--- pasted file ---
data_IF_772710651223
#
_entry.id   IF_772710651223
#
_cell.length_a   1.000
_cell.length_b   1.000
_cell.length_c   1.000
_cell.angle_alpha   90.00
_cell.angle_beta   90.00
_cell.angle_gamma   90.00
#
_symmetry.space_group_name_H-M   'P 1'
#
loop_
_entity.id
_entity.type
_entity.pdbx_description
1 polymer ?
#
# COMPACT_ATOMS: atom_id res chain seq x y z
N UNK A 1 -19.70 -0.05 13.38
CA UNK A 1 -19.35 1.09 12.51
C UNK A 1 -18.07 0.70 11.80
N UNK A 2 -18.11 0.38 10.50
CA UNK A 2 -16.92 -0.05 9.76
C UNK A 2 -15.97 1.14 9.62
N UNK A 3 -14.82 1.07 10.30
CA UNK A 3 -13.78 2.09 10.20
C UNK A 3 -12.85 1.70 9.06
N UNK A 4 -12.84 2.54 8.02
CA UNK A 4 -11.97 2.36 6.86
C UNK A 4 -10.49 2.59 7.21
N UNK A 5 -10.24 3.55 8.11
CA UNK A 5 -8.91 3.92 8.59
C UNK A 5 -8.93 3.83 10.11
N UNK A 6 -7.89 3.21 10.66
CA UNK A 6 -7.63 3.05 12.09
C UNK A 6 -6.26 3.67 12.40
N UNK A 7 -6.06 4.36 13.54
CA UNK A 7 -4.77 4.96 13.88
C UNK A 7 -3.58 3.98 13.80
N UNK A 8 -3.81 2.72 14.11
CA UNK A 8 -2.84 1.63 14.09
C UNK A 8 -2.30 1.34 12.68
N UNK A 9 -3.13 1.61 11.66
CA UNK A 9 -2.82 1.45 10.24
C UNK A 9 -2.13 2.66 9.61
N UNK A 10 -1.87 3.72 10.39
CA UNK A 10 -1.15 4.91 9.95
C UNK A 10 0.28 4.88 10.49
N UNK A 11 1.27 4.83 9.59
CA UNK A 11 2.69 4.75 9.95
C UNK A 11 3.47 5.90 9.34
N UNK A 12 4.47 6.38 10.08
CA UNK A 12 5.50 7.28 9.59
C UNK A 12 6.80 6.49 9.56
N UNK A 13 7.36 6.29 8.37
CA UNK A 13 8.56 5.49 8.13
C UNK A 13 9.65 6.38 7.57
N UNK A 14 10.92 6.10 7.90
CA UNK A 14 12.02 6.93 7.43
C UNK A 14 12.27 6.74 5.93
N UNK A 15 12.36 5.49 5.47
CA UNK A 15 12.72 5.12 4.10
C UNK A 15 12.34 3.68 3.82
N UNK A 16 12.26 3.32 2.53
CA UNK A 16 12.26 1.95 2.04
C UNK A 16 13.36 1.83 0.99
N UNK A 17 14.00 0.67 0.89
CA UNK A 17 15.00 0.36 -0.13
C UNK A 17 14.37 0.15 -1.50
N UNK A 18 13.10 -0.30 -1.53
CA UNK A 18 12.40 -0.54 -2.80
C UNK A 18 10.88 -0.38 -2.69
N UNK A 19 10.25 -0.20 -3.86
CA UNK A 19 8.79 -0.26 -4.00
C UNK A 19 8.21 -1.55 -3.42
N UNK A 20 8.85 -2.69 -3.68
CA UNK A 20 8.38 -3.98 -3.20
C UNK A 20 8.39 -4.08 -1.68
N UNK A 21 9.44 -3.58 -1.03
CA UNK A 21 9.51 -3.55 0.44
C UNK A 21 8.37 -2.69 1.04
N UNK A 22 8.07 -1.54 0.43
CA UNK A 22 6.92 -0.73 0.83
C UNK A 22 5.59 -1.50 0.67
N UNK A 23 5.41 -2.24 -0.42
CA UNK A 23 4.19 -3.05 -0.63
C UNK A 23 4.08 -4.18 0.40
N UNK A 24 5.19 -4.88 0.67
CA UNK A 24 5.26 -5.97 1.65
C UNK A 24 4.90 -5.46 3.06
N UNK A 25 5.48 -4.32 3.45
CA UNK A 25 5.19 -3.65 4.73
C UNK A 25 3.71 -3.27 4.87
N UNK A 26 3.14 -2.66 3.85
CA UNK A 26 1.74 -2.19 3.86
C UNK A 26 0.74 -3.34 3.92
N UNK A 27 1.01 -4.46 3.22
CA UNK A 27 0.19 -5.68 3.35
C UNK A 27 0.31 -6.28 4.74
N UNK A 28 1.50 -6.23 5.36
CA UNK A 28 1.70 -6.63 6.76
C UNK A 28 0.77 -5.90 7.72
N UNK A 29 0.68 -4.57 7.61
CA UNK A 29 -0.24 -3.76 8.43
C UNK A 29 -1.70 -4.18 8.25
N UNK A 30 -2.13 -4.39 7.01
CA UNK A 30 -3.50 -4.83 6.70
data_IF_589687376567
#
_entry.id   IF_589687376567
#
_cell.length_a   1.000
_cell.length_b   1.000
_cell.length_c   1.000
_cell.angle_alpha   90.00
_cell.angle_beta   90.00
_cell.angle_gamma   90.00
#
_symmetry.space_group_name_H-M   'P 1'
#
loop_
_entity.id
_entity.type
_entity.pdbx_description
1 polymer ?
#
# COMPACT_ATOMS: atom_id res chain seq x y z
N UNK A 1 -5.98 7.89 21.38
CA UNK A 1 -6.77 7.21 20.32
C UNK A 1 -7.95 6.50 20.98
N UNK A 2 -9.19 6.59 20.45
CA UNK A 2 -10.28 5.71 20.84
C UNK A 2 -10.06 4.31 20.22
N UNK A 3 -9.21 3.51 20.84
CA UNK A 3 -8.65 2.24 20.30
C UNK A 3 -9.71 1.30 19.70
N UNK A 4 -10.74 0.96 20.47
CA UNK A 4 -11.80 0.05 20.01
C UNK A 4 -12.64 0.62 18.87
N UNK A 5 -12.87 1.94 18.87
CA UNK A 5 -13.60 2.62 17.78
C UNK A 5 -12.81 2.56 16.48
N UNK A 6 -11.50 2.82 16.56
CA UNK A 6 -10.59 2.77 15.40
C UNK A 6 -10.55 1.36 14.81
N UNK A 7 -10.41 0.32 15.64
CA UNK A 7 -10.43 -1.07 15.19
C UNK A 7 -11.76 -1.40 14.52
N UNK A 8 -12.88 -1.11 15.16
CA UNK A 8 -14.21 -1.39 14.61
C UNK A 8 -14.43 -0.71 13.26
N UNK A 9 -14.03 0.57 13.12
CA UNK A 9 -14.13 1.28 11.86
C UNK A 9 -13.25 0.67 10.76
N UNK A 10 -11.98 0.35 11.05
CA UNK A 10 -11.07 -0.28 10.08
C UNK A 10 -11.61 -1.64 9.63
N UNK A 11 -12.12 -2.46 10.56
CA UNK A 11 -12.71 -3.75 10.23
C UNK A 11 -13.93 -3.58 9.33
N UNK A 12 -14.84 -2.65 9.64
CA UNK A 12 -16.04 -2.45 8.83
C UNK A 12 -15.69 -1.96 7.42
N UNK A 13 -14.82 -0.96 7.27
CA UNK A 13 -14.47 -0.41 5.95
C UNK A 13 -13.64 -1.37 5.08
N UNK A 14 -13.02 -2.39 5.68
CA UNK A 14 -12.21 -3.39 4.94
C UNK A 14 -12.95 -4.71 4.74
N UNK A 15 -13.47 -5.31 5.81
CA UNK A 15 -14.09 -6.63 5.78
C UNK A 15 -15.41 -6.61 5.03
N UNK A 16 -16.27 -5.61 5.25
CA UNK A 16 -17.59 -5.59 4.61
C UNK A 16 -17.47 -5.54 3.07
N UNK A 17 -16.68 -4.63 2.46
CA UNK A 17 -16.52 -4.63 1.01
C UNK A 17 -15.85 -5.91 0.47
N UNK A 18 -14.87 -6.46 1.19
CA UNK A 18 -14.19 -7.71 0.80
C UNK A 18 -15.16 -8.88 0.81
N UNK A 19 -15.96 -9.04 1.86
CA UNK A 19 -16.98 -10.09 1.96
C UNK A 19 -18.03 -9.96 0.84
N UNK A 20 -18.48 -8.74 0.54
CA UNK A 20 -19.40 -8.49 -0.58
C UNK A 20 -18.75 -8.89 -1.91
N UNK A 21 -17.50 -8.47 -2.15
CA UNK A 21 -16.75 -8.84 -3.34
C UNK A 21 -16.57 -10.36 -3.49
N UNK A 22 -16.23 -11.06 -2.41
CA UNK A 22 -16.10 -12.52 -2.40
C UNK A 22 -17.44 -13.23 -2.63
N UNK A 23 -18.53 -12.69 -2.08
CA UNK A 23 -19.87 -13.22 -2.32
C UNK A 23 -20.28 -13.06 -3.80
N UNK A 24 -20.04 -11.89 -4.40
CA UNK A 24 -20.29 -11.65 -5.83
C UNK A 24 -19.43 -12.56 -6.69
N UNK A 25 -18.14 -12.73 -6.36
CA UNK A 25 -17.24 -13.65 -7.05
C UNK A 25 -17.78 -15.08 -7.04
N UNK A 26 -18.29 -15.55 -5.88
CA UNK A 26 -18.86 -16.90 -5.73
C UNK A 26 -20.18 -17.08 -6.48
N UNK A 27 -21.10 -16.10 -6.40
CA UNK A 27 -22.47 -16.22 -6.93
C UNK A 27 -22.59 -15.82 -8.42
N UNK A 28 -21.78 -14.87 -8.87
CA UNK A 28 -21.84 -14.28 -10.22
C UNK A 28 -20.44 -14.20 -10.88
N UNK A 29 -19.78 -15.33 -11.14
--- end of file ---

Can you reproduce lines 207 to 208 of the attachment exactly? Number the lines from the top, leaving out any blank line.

C UNK A 26 -20.18 -17.08 -6.48
N UNK A 27 -21.10 -16.10 -6.40